Most of the dieting world will have you believe that the secret to weight loss is to consume less food than your body expends via exercise, aka going on a diet.
But this is not always the case and sometimes you should plan to eat more food for a pre-determined period of time, usually 7 – 14 days, in order to maintain a healthy amount of weight loss.
Crazy I know as this goes against most mainstream dieting advice who simply ignore the science.
As I explained in this post you should be taking constant breaks from dieting. Nobody does this enough – especially women and it’s a completely backwards way of looking at long-term sustainable weight loss and how the human body works. Less is more with dieting it really is.
You shouldn’t always have the need to think you can push through the hunger and discomfort. Granted that these are two elements to dieting that are going to crop up, but you shouldn’t be feeling like this all of the time.
The amount of women I hear that starve themselves for two days before a weigh in at their local Slimming World group, only to then get home and ravish the food in the cupboards undo all of their ‘disciplined restriction.’ So stupid.
This is a bad idea. Not only because that’s a super unhealthy relationship to have with food, but because your body can only take so much before it drives up your hunger and drops your energy levels, which are both really bad for long-term dieting success. Having low energy and feeling hungry all the time are probably the two greatest diet destroyers.
Your body is smarter than you. It’s going to do all it can to conserve energy and stop you from losing if you’ve already been dieting for a while and have lost a bunch of weight. Your body loves body fat and don’t you forget it.
This is one of the reasons a lot of women plateau with their progress and wonder why they can’t seem to lose their magical 1-2 lbs per week. There is more to weight loss plateau management but that’s a whole other topic.
So why is it that this seemingly counter-intuitive approach is so scary to some?
Here are the facts. With all of the women I’ve worked with, less than 95% of the women either maintained their weight or lost weight when they took a week off dieting. Now I can’t say with 100% certainty that the women who lost weight ignored my advice and carried on dieting. But let’s say that the majority did take that advice. That’s a huge result.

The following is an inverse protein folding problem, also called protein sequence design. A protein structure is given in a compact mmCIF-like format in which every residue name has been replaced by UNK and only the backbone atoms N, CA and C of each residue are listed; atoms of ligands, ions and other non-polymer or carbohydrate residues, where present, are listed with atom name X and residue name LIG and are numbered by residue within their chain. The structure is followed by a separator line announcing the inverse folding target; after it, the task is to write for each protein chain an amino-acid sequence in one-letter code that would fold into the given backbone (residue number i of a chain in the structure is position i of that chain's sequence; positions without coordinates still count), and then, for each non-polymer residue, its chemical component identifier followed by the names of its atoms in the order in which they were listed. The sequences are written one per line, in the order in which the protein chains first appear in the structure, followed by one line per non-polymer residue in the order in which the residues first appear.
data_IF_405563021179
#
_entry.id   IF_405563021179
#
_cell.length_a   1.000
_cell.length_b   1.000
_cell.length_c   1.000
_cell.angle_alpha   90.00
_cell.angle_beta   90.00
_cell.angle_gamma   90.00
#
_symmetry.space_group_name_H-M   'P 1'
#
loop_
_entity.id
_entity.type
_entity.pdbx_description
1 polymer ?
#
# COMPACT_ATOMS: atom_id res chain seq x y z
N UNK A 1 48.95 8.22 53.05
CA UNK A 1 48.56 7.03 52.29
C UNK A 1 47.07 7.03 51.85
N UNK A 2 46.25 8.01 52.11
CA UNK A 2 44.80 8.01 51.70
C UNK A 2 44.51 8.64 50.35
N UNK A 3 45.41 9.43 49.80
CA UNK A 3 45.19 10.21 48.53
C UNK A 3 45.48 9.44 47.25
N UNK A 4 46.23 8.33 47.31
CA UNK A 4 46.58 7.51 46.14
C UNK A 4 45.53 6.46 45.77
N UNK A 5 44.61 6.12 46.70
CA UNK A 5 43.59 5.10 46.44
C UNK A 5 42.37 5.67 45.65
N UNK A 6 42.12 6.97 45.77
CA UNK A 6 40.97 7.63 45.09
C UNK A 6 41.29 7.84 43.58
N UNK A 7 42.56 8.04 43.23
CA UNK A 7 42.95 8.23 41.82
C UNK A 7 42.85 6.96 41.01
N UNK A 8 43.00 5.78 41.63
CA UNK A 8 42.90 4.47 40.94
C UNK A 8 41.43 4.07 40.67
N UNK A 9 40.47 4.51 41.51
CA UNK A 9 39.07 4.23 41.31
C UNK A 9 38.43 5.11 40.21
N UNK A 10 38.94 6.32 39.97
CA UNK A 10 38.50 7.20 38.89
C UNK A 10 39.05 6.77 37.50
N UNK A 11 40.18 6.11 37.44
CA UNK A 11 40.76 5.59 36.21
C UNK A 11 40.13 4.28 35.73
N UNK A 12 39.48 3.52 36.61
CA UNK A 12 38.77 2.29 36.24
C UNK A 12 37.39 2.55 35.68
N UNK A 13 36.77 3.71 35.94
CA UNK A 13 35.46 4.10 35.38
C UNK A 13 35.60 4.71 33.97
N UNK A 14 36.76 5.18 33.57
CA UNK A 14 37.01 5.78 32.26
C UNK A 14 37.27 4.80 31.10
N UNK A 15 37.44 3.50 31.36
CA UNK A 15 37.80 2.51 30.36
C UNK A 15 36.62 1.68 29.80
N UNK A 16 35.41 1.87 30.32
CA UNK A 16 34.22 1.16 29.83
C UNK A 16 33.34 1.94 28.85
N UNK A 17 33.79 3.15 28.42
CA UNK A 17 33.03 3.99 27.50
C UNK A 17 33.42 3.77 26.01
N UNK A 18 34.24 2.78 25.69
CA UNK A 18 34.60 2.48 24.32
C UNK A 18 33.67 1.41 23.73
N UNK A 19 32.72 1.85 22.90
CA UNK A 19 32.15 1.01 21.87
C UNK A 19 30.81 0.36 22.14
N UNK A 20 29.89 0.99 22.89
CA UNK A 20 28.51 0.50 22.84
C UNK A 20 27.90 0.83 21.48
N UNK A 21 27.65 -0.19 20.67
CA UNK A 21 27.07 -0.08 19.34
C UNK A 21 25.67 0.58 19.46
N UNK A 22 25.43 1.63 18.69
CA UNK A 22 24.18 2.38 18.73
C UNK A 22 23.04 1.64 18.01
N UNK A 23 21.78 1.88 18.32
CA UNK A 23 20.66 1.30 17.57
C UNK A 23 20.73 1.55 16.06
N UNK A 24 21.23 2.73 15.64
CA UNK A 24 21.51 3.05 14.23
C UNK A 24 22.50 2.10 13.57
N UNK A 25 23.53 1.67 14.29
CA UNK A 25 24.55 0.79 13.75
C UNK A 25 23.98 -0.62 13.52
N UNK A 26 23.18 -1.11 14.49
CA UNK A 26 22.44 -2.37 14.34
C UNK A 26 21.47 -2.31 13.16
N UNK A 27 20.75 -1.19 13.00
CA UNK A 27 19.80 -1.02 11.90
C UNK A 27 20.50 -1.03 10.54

Being able to eat more food to lose weight, and the worse case scenario is that you maintain? I’ll have some of that please!
I understand where this fear and irrationally is coming from. I’ve even experienced it myself to a lesser degree whenever I’ve wanted to lose weight. And working with women this particular subject crops up all of the time. You are afraid that you are going to gain all of the weight back that you have lost or you are going to destroy all of your progress.
Wrong and I’ll show you why.
Most of the world think that weight loss is a linear process that will net you a weight loss every single week when in reality that isn’t how it works. You are going to have up weeks, down weeks, no-loss and no-gain weeks, severe increases in weight and severe decreases in weight.
It’s also super important to increase food intake because you might be lacking in certain nutrients which is always a potential downside to dieting. When you eat less food you may also consume less nutrients and you don’t function as well.
Not only that, increasing food intake will also mean that you’ll be able to bring back some foods you may have temporarily removed which is so important for your sanity and psychology.
I’ve had pizzas, Chinese takeaways, curries, all the chocolate and never felt bad about it when I’e taken a break from my diet. Guess what? Nothing bad happens and I can continue to enjoy life and not worry about gaining all the weight back.
As long as you are moving towards your goal in the right direction you have nothing to worry about and breaks from dieting are a vital necessity. Do not skip them.